I include the Nintendo Account here as a must-have for a couple of reasons, the chief of which being that the new loyalty program rewards you not only for things like digital game purchases but also playing mobile titles like Miitomo and (conceivably) Super Mario Run.
For adults, the creation of Nintendo Accounts is free and easy. For kids, it is a little less so.
Users under 13 years of age are limited to “child accounts,” and these must be set up by an adult user through his/her own Nintendo Account. The process itself is pretty straightforward, with the sole sticking point being that a one-time transaction of 50 cents will be charged to a credit card associated with the parent account. You can, however, create multiple child accounts (up to a maximum of 5) without having to rack up multiple confirmation charges.
One of the changes between the 3DS/3DS XL and their New analogs is the move from SD to Micro SD memory cards. And, whether you’re migrating your data from an older system or setting this up as your first ever 3DS, you’ll likely want something a bit more spacious than the stock 4GB card that ships with your system.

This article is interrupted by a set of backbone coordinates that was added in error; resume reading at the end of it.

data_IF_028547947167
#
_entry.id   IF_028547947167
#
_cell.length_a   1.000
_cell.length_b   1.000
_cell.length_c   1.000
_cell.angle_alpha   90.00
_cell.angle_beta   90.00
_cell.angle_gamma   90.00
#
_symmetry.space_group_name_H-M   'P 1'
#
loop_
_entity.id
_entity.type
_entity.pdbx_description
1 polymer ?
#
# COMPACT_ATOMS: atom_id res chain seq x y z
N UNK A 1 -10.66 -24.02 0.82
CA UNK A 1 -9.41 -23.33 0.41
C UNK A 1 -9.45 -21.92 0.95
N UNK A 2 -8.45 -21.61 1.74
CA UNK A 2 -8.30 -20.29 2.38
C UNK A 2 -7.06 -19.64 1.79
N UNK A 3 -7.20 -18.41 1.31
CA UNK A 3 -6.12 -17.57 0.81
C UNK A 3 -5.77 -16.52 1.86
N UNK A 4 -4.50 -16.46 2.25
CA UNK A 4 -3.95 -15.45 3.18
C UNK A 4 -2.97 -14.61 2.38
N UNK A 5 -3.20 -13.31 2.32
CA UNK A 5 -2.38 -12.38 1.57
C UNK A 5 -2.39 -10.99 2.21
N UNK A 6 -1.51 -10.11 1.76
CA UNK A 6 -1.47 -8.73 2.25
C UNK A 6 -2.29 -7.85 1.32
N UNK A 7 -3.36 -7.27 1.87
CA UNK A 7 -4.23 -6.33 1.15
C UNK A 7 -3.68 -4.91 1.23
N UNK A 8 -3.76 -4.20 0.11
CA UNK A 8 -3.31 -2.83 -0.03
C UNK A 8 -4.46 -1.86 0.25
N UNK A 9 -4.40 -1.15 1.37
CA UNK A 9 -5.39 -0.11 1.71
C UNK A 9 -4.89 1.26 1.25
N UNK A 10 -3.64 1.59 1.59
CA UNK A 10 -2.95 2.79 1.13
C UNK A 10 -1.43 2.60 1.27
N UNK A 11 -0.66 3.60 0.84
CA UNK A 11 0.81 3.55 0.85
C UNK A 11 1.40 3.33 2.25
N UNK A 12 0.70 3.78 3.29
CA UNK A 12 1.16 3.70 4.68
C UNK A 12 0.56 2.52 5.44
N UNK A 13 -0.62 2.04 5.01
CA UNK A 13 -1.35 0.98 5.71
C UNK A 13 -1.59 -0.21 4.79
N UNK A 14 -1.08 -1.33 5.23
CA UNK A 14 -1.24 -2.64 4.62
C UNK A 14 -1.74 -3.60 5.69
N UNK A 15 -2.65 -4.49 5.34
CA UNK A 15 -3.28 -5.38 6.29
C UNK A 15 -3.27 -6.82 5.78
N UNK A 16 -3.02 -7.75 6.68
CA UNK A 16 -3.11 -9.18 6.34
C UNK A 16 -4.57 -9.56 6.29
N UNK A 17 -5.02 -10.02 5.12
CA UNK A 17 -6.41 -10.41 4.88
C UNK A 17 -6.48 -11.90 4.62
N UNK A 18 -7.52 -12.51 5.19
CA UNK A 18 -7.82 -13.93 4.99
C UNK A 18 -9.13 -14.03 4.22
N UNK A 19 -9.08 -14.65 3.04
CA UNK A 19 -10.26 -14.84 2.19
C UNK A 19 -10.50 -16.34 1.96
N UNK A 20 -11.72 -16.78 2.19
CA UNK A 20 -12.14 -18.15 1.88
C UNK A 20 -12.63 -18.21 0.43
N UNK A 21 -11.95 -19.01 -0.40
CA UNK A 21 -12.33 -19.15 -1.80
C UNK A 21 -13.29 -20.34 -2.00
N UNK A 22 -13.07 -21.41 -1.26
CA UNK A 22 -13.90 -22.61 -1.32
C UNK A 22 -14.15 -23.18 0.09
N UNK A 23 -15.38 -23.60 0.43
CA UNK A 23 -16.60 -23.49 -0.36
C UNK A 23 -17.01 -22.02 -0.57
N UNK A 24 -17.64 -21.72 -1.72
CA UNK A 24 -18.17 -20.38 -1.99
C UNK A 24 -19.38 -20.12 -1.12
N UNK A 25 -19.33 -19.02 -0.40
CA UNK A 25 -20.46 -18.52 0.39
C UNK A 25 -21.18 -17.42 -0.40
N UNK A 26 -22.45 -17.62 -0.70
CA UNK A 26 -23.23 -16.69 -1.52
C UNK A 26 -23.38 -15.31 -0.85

Supported capacity maxes out at 32GB, which means a brand new card should only set you back about $10.
I am a firm believer in screen protectors, especially for handheld gaming systems. My go-to for Nintendo products is typically HORI screen covers, but these don’t appear to be available domestically and thus a set will run you around $13 here in the States. If you’re looking for a cheaper alternative, iLLumiShield sells a three pack of top screen and touchscreen covers (that’s 6 screen covers in all) for around half that.
I’m also a firm believer in the power of the noble wrist strap. Drop damage is the quickest way to kill a pricey portable, and having a little something extra to hold on to has saved me from disaster on multiple occasions.